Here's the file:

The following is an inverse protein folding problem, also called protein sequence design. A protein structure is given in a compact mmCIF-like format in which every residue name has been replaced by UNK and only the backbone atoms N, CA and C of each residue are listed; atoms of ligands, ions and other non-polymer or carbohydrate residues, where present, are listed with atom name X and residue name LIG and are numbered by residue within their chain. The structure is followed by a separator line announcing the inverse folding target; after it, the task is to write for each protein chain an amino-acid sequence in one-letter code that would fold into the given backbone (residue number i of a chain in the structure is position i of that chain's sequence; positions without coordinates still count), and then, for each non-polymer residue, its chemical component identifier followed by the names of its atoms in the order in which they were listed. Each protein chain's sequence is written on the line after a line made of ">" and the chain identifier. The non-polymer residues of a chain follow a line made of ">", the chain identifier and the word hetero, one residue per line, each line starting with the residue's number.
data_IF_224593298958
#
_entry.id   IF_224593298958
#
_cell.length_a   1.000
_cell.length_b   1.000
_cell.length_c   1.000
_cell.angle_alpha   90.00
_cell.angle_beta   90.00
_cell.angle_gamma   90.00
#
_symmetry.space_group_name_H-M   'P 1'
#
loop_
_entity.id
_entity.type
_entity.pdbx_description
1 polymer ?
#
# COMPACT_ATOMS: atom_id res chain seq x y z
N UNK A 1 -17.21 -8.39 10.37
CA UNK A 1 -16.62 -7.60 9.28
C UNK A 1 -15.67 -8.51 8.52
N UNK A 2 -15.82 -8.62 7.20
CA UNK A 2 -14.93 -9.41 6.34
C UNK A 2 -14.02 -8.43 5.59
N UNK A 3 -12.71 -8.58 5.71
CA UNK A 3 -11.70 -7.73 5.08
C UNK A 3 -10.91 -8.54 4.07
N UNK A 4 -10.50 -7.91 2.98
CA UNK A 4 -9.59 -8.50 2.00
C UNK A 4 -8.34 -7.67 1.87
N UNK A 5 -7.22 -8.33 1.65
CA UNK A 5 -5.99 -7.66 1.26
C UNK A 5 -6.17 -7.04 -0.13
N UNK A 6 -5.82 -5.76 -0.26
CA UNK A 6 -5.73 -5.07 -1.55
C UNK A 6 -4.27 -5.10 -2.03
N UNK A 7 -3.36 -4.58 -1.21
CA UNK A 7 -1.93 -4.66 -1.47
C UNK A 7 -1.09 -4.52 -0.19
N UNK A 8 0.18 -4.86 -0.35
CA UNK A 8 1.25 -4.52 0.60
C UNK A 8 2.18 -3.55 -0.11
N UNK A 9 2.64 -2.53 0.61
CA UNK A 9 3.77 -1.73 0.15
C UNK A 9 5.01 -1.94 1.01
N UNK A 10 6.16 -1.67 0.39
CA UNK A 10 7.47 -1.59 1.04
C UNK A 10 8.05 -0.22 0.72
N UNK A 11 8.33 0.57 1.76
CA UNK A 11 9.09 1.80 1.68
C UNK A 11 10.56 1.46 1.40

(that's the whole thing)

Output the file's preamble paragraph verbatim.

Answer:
The following is an inverse protein folding problem, also called protein sequence design. A protein structure is given in a compact mmCIF-like format in which every residue name has been replaced by UNK and only the backbone atoms N, CA and C of each residue are listed; atoms of ligands, ions and other non-polymer or carbohydrate residues, where present, are listed with atom name X and residue name LIG and are numbered by residue within their chain. The structure is followed by a separator line announcing the inverse folding target; after it, the task is to write for each protein chain an amino-acid sequence in one-letter code that would fold into the given backbone (residue number i of a chain in the structure is position i of that chain's sequence; positions without coordinates still count), and then, for each non-polymer residue, its chemical component identifier followed by the names of its atoms in the order in which they were listed. Each protein chain's sequence is written on the line after a line made of ">" and the chain identifier. The non-polymer residues of a chain follow a line made of ">", the chain identifier and the word hetero, one residue per line, each line starting with the residue's number.